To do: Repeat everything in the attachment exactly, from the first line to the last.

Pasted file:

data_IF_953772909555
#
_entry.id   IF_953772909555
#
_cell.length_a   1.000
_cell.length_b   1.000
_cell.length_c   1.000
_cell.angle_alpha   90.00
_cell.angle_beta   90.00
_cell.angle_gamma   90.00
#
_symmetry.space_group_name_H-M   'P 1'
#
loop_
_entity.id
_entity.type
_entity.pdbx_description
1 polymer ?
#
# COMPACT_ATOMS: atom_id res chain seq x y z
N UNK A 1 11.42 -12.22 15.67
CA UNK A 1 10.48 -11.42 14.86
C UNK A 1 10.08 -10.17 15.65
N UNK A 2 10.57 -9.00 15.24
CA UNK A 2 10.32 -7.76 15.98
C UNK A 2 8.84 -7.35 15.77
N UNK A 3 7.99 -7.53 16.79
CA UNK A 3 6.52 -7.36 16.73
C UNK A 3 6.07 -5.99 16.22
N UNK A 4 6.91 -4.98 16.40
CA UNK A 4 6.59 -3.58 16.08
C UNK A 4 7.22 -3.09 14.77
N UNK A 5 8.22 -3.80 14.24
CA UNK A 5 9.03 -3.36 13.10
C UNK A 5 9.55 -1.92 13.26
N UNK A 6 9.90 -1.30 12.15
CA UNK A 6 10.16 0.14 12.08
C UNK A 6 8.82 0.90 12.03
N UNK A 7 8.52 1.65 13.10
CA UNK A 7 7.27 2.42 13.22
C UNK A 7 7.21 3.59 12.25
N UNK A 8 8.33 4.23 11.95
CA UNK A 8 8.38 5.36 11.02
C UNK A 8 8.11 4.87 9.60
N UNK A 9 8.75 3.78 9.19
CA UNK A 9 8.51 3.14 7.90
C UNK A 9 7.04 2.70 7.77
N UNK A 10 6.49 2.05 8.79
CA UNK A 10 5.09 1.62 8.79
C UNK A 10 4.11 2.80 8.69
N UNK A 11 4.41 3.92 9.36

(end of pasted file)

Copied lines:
data_IF_953772909555
#
_entry.id   IF_953772909555
#
_cell.length_a   1.000
_cell.length_b   1.000
_cell.length_c   1.000
_cell.angle_alpha   90.00
_cell.angle_beta   90.00
_cell.angle_gamma   90.00
#
_symmetry.space_group_name_H-M   'P 1'
#
loop_
_entity.id
_entity.type
_entity.pdbx_description
1 polymer ?
#
# COMPACT_ATOMS: atom_id res chain seq x y z
N UNK A 1 11.42 -12.22 15.67
CA UNK A 1 10.48 -11.42 14.86
C UNK A 1 10.08 -10.17 15.65
N UNK A 2 10.57 -9.00 15.24
CA UNK A 2 10.32 -7.76 15.98
C UNK A 2 8.84 -7.35 15.77
N UNK A 3 7.99 -7.53 16.79
CA UNK A 3 6.52 -7.36 16.73
C UNK A 3 6.07 -5.99 16.22
N UNK A 4 6.91 -4.98 16.40
CA UNK A 4 6.59 -3.58 16.08
C UNK A 4 7.22 -3.09 14.77
N UNK A 5 8.22 -3.80 14.24
CA UNK A 5 9.03 -3.36 13.10
C UNK A 5 9.55 -1.92 13.26
N UNK A 6 9.90 -1.30 12.15
CA UNK A 6 10.16 0.14 12.08
C UNK A 6 8.82 0.90 12.03
N UNK A 7 8.52 1.65 13.10
CA UNK A 7 7.27 2.42 13.22
C UNK A 7 7.21 3.59 12.25
N UNK A 8 8.33 4.23 11.95
CA UNK A 8 8.38 5.36 11.02
C UNK A 8 8.11 4.87 9.60
N UNK A 9 8.75 3.78 9.19
CA UNK A 9 8.51 3.14 7.90
C UNK A 9 7.04 2.70 7.77
N UNK A 10 6.49 2.05 8.79
CA UNK A 10 5.09 1.62 8.79
C UNK A 10 4.11 2.80 8.69
N UNK A 11 4.41 3.92 9.36